Your TV has seen better days, and so has your laptop. You have screens, keyboards and all kinds of other electronics that are just sitting in a junk closet. What can you do with them?
You could trash them. But e-waste (that is, electronic waste products) are becoming a growing concern when it comes to the environment. Of the electronic products that are discarded, only 12.5 percent of them are recycled. Increasing this number has benefits galore for you and for the environment.
If you're wondering why you should recycle your e-waste, take a look at some of the top reasons for taking these items out of the trash and giving them new life in another form.
Preserve Valuable Materials
When you recycle your electronics, they aren't just going to new owners. Recycling programs aren't refurbishing or reselling ones. Even though you can donate or sell your old working (or partially working) electronics for resale, you don't have to. If your old electronics are damaged, broken or in pieces, they're still usable - or rather, reusable.
For example, cell phones contain valuable metals that can be used to make new products. One million of these devices can yield 35,000 pounds of copper, 75 pounds of gold, 772 pounds of silver and 33 pounds of palladium, according to the U.S. Environmental Protection Agency (EPA). Recovering these materials allows manufacturers to turn them into new devices, saving time, energy and money.
Waste created from electronics garbage is the fasted growing type of trash in the U.S. Instead of adding to the e-content of America's landfills, recycling your devices breaks the trash cycle.
Even though electronic waste products are a growing form of garbage, they do only represent 2 percent of the total trash in the U.S. If you're wondering why that's a problem or how such as small number can cause issues for the environment, consider what's really going on. While 2 percent isn't exactly an overwhelming statistic, it's a percentage that's growing by the day. On top of that, the tiny 2 percent equals 70 percent of America's toxic waste.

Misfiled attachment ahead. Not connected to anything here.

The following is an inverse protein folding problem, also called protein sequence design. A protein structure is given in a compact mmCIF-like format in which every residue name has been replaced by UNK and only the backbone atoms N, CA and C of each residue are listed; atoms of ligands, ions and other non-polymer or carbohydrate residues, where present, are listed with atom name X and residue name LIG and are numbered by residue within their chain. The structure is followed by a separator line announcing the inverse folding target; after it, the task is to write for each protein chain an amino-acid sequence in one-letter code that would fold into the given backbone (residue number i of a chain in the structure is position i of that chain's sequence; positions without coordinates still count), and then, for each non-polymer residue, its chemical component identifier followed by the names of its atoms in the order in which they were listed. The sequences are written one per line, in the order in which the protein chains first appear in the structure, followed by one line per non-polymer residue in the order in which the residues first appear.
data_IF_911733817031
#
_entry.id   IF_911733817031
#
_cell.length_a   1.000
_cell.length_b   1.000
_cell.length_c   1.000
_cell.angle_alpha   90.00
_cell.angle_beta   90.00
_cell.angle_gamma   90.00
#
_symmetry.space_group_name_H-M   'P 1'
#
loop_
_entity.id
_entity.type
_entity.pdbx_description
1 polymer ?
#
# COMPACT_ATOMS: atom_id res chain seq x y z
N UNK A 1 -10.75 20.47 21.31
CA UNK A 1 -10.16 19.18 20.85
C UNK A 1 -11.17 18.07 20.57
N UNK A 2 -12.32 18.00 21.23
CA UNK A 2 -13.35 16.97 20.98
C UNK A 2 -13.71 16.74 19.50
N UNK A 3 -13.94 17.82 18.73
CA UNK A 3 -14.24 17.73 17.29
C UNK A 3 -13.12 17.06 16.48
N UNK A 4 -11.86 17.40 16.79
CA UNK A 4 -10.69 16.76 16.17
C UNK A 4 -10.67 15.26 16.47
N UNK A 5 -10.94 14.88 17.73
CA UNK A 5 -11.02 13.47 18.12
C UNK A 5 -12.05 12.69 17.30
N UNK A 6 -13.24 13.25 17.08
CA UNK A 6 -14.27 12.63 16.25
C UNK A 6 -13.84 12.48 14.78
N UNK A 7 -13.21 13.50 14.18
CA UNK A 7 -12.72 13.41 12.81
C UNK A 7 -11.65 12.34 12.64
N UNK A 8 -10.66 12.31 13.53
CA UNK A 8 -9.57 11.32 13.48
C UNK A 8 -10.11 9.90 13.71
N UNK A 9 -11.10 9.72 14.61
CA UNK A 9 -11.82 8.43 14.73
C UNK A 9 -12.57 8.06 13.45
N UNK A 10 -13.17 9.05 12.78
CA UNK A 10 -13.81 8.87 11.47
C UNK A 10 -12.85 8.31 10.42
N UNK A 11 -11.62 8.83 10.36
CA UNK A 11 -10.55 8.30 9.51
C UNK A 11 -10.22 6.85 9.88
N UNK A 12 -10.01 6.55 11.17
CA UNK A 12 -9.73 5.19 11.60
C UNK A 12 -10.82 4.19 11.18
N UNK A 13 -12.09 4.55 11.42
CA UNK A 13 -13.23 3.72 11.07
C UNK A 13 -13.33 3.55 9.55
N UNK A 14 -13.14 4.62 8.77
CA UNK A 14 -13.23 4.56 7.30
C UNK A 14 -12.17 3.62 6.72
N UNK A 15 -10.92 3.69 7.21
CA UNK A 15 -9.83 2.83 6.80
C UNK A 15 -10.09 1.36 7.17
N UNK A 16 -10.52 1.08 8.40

Recycling electronics brings these numbers down and stops the growing garbage problem that is resulting from old cell phones, computers, TVs and other devices.
Making brand-new electronic devices from scratch takes energy. Just one computer (with a monitor) requires 530 pounds of fossil fuels to make, according to the organization DoSomething.org.
Recycling your devices means that manufacturers don't have start from raw materials, thus reducing the overall energy use in production. How does this happen? Instead of using energy to gather and refine the raw materials, recycled electronics provide an existing source.
Protect the Environment
What happens to the environment when people add electronics to landfills? Even though it might seem like those broken computer screens and old TVs are just sitting there taking up space, toxic chemicals such as lead and mercury are polluting the area.
Recycling electronic waste is one way to manage the toxic parts of the discarded devices. Instead of contributing to the toxicity of landfills and the spaces surrounding them (through groundwater runoff), recycling facilities know how to properly contain and break down these items.
When your old TV or computer finally reaches the end stage of its life, the recycling service can return the reusable materials to manufacturing sector. Recycling gives the materials a second chance, as they are transformed into new items.
Do you have televisions or other electronic devices to recycle? If e-waste isn't something that you want to contribute to, Celan TV Recyclers can help you recycle your old electronics instead.